Some Carmel homeowners see property taxes increase

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When the Carmel City Council passed its 2016 budget in October, it included a tax rate of 71.43 cents per $100 of assessed property value for homeowners, only about a penny increase from the 2015 rate of 70.07 cents.

But now that the property tax bills have reached Carmel mailboxes, residents are finding out that the actual rate for 2016 is 83.56 cents per $100, or 19 percent greater than the rate attached to the budget. For a home valued at $300,000, that’s about $400 more a year in city property taxes.

Despite the tax increase, Carmel still has the 15th lowest city tax rate in the state out of 123 cities, according to data from the state of Indiana.

Carmel Mayor Jim Brainard said there are a few reasons for the increased number.

For one, a rate cap resolution — which would have capped the city tax rate at 70.07 cents with no increase at all— died when the city council voted it down in October 2015, 3-4.

Carmel’s 2016 budget was passed at $125 million, up from around $120 million the year before.

“The budget sets the rate,” Brainard said.

In addition, the council appealed to the state to recoup more than $4 million in miscalculated taxes during the annexation of West Clay. That accounts for about 6 cents per $100 of the 2016 city rate increase.

Brainard said it’s a small increase. Homes valued at more than $345,000 are already at a property tax cap set by the state, so rates for those homeowners can’t go up. In addition, it’s only the city tax rate that’s going up. Other parts of the total tax rate have decreased, which means the overall tax rate for Carmel homeowners only increased from $1.9569 per $100 of assessed value in 2015 to $2.0706 per $100 in 2016. County and township property taxes slightly decreased.

“These are very small percentages,” Brainard said. “So a very small dollar increase can seem like a lot in terms of a percentage increase.”

Three city councilors had expressed concerns about the size of the budget: Rick Sharp, Eric Seidensticker and Luci Snyder. All three were voted out of office in May but were finishing out their terms.

Sharp, Snyder, Seidensticker and Councilor Carol Schleif were all sponsors of a rate cap resolution bill that would have prevented any increase. At that the October 2015 meeting, Schleif decided to remove her name as a sponsor and vote against the rate cap resolution.

“I just felt at the time that we needed more flexibility when it comes to revenue,” she said.

Brainard said growth was important for the city and that taxes are still very low.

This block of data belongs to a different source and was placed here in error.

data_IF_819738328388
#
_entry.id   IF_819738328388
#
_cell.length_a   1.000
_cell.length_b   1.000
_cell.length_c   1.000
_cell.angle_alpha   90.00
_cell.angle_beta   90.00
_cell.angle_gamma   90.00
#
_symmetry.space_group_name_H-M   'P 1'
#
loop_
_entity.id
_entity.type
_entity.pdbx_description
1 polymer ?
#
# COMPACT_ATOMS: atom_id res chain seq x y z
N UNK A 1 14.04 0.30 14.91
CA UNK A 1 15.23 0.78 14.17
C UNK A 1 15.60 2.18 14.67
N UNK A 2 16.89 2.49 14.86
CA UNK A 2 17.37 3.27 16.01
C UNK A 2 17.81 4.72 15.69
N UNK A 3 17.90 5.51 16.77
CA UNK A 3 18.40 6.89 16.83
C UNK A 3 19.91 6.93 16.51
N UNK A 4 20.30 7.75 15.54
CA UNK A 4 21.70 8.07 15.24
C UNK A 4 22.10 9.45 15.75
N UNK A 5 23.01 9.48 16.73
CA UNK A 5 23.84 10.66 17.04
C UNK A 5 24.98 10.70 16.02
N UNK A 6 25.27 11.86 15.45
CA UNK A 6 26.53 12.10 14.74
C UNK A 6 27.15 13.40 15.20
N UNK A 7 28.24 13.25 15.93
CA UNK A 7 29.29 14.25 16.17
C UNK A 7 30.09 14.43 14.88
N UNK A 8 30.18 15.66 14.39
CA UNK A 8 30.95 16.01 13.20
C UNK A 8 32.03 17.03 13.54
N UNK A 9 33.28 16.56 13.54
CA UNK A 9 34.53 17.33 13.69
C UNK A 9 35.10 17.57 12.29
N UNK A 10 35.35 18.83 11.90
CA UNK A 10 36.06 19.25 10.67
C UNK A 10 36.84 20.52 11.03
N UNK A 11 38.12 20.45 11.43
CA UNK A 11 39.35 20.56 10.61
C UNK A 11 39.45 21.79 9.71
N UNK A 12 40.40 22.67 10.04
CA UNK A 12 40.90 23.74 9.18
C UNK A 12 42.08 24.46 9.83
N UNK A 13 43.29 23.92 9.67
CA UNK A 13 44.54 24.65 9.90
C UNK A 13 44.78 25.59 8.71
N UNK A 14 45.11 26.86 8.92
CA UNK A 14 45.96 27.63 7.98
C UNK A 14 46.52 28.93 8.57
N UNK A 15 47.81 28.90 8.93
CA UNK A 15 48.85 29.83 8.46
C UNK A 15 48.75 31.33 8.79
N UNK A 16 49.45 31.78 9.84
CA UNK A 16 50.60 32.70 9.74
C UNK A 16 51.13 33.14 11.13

“Most communities don’t use rate caps,” Brainard said. “I was one of the first to use rate caps 20 years ago, and we didn’t have the votes to get one that would work for us this time. It was set too low. So we raised rates a little higher, but the excess levy will come off this year, so that’s six cents less, and I’m proposing for 2017 we keep the rest of the rate where it is, which is still one of the lower of all cities in the state. It’s not the lowest, but one of the lowest.”

After the rate cap resolution died, the council voted on the budget. Snyder ended up voting for the budget because she said it was the “mayor’s budget.” Sharp and Seidensticker voted against it.

Larry DeBoer, an economics professor at Purdue University and longtime property tax expert in Indiana, said that not every municipality utilizes rate cap resolutions.

“In most cities, from what I know, homeowners generally find out the rate when you get the bill,” he said. “But in a lot of cities, the tax rate is set right near the maximum so people aren’t shocked.”

Carmel has lower city rates than Noblesville at $1.1358 per $100 but Fishers has a lower city tax rate with 63.02 cents per $100 and Westfield has a lower rate at 78.39 cents per $100.

The overall tax rates in those municipalities — when township and school taxes are included — are higher than Carmel’s.

Brainard said Fishers and Westfield haven’t invested in infrastructure to the degree that Carmel has. He also noted that Carmel has a larger daytime population because of its many corporate headquarters and commuting workers.

“They do have a slightly lower city rate,” he said. “They also have about $600 million in unfunded highway improvements, which we have made, so it’s a lot easier to get around in Carmel than Fishers.”

That being said, school district taxes are higher in Fishers, which brings the overall rate for living in the area higher than Carmel. A Fishers/Fall Creek Township homeowner pays an overall rate of $2.1175 per $100 compared to $2.0706 per $100 in Carmel Clay. A Fishers/Delaware Township homeowner pays $2.1380 per $100, a Westfield homeowner pays $2.8546 per $100 and a Noblesville homeowner pays $2.7811 per $100.

Brainard said the lower school rates for Carmel are a result of dense commercial development that leads to property tax revenue for schools, offsetting Carmel homeowners’ amount. In addition, Carmel has only one public high school, while other nearby cities have more than one.

Carmel City Council President Ron Carter said that Carmel has spent far more on local amenities, such as public parks, economic development and the performing arts.

“You really have to examine what value you are getting for your tax dollars,” Carter said. “I believe that Carmel provides some of lowest taxes while providing one of the highest quality of life for our residents.”

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